It is a diagnostic imaging test used to create detailed images of internal organs, bones, soft tissue and blood vessels. The cross-sectional images generated during a CT scan can be reformatted in multiple planes, and can even generate three-dimensional images which can be viewed on a computer monitor, printed on film or transferred to electronic media. CT scanning is often the best method for detecting many different cancers since the images allow your doctor to confirm the presence of a tumor and determine its size and location. CT is fast, painless, noninvasive and accurate. In emergency cases, it can reveal internal injuries and bleeding quickly enough to help save lives.

In preparation for your CT

Tell your doctor if there’s a possibility you are pregnant and discuss any recent illnesses, medical conditions, allergies and medications you’re taking. You will be instructed not to eat or drink anything for a few hours beforehand. If you have a known allergy to contrast material, your doctor may prescribe medications to reduce the risk of an allergic reaction. These medications must be taken 48 hours prior to your exam. Leave jewelry at home and wear loose, comfortable clothing. You may be asked to wear a gown.

For a CT of the gastrointestinal area’s you’ll be asked to drink a liquid contrast agent (Gastrografine). You’ll have to drink this the day before the test and one hour before the test. In some cases this may cause diarrhea.

X-Ray General Diagnostic Radiology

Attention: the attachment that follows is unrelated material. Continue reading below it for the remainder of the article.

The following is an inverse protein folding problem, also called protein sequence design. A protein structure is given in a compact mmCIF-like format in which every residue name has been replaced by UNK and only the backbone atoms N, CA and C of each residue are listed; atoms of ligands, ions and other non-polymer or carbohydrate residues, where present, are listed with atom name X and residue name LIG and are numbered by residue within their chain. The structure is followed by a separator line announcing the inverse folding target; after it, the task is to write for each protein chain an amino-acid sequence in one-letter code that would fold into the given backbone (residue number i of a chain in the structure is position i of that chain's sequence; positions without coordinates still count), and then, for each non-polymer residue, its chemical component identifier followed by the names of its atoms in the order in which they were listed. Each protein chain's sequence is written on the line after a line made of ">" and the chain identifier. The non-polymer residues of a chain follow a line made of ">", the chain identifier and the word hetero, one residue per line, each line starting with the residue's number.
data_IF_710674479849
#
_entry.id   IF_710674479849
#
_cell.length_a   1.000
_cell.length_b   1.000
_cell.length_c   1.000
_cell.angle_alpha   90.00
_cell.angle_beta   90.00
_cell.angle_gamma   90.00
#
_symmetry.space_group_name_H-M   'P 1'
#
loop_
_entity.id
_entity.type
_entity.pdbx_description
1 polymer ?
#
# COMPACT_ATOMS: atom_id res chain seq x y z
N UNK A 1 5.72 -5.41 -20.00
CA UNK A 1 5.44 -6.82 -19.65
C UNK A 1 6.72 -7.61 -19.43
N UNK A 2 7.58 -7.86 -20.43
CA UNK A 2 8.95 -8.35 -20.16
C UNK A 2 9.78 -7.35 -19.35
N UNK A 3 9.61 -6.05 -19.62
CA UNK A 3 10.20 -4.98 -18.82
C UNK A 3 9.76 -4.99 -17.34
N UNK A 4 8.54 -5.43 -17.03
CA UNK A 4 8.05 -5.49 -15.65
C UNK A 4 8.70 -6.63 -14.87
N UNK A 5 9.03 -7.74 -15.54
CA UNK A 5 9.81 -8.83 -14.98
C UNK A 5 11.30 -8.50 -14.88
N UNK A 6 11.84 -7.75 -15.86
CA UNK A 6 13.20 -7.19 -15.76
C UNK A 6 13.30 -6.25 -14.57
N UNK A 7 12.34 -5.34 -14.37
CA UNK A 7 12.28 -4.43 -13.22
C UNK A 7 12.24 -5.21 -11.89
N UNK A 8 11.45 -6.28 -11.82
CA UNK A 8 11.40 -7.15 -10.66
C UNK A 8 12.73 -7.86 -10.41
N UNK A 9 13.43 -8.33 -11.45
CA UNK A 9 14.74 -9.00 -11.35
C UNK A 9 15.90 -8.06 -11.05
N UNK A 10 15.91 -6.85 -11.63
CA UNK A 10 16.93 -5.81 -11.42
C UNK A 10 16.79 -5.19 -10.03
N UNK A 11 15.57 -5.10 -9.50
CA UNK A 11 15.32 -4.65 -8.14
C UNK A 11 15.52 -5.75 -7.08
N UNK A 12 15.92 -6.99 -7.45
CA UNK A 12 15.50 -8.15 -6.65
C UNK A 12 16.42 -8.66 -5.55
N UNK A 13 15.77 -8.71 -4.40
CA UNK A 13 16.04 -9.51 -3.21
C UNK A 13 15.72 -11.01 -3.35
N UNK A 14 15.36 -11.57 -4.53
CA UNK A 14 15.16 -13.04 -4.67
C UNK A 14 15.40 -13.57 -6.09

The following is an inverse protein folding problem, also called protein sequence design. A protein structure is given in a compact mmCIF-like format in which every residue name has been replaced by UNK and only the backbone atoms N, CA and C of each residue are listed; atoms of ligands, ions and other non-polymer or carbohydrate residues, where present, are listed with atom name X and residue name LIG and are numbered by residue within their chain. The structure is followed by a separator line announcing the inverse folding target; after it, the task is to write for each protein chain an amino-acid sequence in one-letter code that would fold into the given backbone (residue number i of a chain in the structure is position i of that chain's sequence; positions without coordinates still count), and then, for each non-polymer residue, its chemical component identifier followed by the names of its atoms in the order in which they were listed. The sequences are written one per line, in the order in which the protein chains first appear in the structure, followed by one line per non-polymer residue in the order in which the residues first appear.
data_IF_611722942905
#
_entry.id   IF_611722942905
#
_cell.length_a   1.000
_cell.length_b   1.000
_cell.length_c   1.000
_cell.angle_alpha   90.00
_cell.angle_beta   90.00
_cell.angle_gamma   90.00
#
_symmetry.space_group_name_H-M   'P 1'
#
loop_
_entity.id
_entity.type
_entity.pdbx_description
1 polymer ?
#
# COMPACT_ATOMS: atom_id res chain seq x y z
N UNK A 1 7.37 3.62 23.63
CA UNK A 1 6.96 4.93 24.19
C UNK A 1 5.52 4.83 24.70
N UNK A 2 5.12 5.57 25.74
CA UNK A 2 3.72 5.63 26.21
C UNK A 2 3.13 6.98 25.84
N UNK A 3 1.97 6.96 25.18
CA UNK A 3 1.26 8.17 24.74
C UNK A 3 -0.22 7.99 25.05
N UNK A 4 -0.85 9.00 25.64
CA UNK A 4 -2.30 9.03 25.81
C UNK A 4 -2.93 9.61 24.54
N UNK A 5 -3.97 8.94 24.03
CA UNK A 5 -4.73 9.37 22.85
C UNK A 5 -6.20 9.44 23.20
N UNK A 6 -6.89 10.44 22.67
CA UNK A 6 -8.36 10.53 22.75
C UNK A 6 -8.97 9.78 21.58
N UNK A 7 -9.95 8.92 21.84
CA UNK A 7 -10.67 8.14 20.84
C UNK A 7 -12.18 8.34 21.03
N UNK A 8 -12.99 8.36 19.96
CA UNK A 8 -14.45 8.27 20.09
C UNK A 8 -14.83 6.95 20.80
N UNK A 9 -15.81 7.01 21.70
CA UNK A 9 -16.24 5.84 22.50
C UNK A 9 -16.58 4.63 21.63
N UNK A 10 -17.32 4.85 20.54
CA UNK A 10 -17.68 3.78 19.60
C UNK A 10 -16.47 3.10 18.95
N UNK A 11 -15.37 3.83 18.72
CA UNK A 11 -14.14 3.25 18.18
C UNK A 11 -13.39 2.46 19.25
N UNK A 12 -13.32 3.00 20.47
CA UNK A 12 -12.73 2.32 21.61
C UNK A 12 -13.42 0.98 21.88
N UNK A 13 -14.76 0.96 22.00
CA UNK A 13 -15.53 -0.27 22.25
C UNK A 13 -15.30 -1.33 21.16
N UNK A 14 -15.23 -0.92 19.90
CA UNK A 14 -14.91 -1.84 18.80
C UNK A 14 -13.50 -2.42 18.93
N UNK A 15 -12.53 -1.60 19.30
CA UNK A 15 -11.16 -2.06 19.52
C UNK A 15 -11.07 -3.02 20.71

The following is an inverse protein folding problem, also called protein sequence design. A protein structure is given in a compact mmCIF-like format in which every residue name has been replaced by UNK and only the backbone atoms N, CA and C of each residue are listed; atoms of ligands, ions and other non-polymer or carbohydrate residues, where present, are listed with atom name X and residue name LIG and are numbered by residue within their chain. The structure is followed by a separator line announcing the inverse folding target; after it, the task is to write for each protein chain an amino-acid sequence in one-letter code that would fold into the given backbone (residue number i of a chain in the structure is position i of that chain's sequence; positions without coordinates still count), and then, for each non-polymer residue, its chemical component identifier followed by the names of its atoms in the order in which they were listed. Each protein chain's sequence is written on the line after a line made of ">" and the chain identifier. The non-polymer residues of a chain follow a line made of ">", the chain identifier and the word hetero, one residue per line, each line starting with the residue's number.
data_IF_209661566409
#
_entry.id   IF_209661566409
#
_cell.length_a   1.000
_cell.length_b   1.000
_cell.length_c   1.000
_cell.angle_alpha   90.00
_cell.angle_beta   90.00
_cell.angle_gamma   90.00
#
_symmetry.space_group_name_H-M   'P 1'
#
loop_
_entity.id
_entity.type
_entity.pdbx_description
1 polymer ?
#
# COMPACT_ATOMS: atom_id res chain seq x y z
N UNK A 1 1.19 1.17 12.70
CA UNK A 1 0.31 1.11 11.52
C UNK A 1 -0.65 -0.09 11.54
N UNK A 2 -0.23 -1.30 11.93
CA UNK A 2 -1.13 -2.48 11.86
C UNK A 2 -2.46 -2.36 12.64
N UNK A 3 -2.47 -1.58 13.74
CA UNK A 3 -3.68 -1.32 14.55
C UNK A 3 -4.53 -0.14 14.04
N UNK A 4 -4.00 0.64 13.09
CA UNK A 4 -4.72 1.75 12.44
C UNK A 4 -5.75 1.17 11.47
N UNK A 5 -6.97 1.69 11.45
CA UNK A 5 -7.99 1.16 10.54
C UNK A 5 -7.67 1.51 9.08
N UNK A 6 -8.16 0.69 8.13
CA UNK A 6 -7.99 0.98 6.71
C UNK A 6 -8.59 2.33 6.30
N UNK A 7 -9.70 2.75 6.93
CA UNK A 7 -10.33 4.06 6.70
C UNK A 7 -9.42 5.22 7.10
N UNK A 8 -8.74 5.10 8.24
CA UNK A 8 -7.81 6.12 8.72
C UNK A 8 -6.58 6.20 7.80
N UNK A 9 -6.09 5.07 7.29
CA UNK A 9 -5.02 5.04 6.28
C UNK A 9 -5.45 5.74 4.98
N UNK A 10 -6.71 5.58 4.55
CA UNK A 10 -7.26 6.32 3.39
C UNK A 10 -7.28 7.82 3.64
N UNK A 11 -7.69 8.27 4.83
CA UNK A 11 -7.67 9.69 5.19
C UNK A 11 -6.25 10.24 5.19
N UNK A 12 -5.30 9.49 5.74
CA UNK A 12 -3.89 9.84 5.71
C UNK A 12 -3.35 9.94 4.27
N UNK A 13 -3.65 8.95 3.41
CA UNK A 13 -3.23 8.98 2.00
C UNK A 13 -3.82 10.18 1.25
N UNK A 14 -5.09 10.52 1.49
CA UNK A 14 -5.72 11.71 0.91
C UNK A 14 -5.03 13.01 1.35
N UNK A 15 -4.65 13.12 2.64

General Diagnostic Radiology is the most familiar form of radiology. Antillean Adventist Hospital provides comprehensive radiology to its patients.

An x-ray (radiograph) is a noninvasive medical test that helps physicians diagnose and treat medical conditions. Imaging with x-rays involves exposing a part of the body to a small dose of ionizing radiation to produce pictures of the inside of the body. X-rays are the oldest and most frequently used form of medical imaging.

A bone x-ray makes images of any bone in the body, including the hand, wrist, arm, elbow, shoulder, spine, pelvis, hip, thigh, knee, leg (shin), ankle or foot.

What are some common uses of the procedure?

A bone x-ray is used to:

diagnose fractured bones or joint dislocation.
demonstrate proper alignment and stabilization of bony fragments following treatment of a fracture.
guide orthopedic surgery, such as spine repair/fusion, joint replacement and fracture reductions.
look for injury, infection, arthritis, abnormal bone growths and bone changes seen in metabolic conditions.
assist in the detection and diagnosis of bone cancer.
locate foreign objects in soft tissues around or in bones.

Preparation for an X-ray

Most bone x-rays require no special preparation.

You may be asked to remove some or all of your clothes and to wear a gown during the exam. You may also be asked to remove jewelry, removable dental appliances, eye glasses and any metal objects or clothing that might interfere with the x-ray images.

Women should always inform their physician and x-ray technologist if there is any possibility that they are pregnant. Many imaging tests are not performed during pregnancy so as not to expose the fetus to radiation. If an x-ray is necessary, precautions will be taken to minimize radiation exposure to the baby.